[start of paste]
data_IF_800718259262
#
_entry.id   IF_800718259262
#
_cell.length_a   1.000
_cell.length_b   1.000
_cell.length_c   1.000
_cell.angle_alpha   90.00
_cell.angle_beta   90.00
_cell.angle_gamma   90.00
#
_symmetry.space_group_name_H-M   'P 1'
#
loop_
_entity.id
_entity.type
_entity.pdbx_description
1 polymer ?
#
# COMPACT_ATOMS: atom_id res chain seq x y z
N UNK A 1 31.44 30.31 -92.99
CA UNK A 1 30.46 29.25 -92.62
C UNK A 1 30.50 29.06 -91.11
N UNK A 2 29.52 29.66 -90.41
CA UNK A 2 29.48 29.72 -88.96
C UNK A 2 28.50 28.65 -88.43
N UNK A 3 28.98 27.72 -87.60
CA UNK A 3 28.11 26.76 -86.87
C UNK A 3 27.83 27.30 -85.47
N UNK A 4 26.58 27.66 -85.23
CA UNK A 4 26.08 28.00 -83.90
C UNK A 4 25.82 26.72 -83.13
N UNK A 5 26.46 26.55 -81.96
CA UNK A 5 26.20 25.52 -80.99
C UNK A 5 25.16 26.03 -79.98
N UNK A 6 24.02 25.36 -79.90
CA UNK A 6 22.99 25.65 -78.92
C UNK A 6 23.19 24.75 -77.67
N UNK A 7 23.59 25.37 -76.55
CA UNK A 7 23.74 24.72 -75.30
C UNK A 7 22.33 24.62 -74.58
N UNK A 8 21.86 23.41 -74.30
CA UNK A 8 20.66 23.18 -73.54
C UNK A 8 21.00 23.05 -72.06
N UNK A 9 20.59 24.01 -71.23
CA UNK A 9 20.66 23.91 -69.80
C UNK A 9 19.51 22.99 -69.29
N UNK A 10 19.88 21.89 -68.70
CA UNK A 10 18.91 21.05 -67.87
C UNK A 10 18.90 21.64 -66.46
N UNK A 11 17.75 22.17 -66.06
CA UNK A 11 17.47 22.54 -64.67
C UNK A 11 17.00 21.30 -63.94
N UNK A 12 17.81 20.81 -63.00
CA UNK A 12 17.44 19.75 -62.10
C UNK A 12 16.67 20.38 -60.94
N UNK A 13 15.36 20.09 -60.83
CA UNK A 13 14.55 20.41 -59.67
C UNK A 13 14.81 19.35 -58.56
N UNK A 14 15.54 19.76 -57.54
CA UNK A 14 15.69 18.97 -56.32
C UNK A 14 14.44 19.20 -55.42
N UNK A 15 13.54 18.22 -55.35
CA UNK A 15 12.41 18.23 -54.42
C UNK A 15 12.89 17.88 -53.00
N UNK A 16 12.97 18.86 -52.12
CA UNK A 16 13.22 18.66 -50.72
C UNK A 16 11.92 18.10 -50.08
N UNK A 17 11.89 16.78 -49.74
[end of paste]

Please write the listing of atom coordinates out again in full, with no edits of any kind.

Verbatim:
data_IF_800718259262
#
_entry.id   IF_800718259262
#
_cell.length_a   1.000
_cell.length_b   1.000
_cell.length_c   1.000
_cell.angle_alpha   90.00
_cell.angle_beta   90.00
_cell.angle_gamma   90.00
#
_symmetry.space_group_name_H-M   'P 1'
#
loop_
_entity.id
_entity.type
_entity.pdbx_description
1 polymer ?
#
# COMPACT_ATOMS: atom_id res chain seq x y z
N UNK A 1 31.44 30.31 -92.99
CA UNK A 1 30.46 29.25 -92.62
C UNK A 1 30.50 29.06 -91.11
N UNK A 2 29.52 29.66 -90.41
CA UNK A 2 29.48 29.72 -88.96
C UNK A 2 28.50 28.65 -88.43
N UNK A 3 28.98 27.72 -87.60
CA UNK A 3 28.11 26.76 -86.87
C UNK A 3 27.83 27.30 -85.47
N UNK A 4 26.58 27.66 -85.23
CA UNK A 4 26.08 28.00 -83.90
C UNK A 4 25.82 26.72 -83.13
N UNK A 5 26.46 26.55 -81.96
CA UNK A 5 26.20 25.52 -80.99
C UNK A 5 25.16 26.03 -79.98
N UNK A 6 24.02 25.36 -79.90
CA UNK A 6 22.99 25.65 -78.92
C UNK A 6 23.19 24.75 -77.67
N UNK A 7 23.59 25.37 -76.55
CA UNK A 7 23.74 24.72 -75.30
C UNK A 7 22.33 24.62 -74.58
N UNK A 8 21.86 23.41 -74.30
CA UNK A 8 20.66 23.18 -73.54
C UNK A 8 21.00 23.05 -72.06
N UNK A 9 20.59 24.01 -71.23
CA UNK A 9 20.66 23.91 -69.80
C UNK A 9 19.51 22.99 -69.29
N UNK A 10 19.88 21.89 -68.70
CA UNK A 10 18.91 21.05 -67.87
C UNK A 10 18.90 21.64 -66.46
N UNK A 11 17.75 22.17 -66.06
CA UNK A 11 17.47 22.54 -64.67
C UNK A 11 17.00 21.30 -63.94
N UNK A 12 17.81 20.81 -63.00
CA UNK A 12 17.44 19.75 -62.10
C UNK A 12 16.67 20.38 -60.94
N UNK A 13 15.36 20.09 -60.83
CA UNK A 13 14.55 20.41 -59.67
C UNK A 13 14.81 19.35 -58.56
N UNK A 14 15.54 19.76 -57.54
CA UNK A 14 15.69 18.97 -56.32
C UNK A 14 14.44 19.20 -55.42
N UNK A 15 13.54 18.22 -55.35
CA UNK A 15 12.41 18.23 -54.42
C UNK A 15 12.89 17.88 -53.00
N UNK A 16 12.97 18.86 -52.12
CA UNK A 16 13.22 18.66 -50.72
C UNK A 16 11.92 18.10 -50.08
N UNK A 17 11.89 16.78 -49.74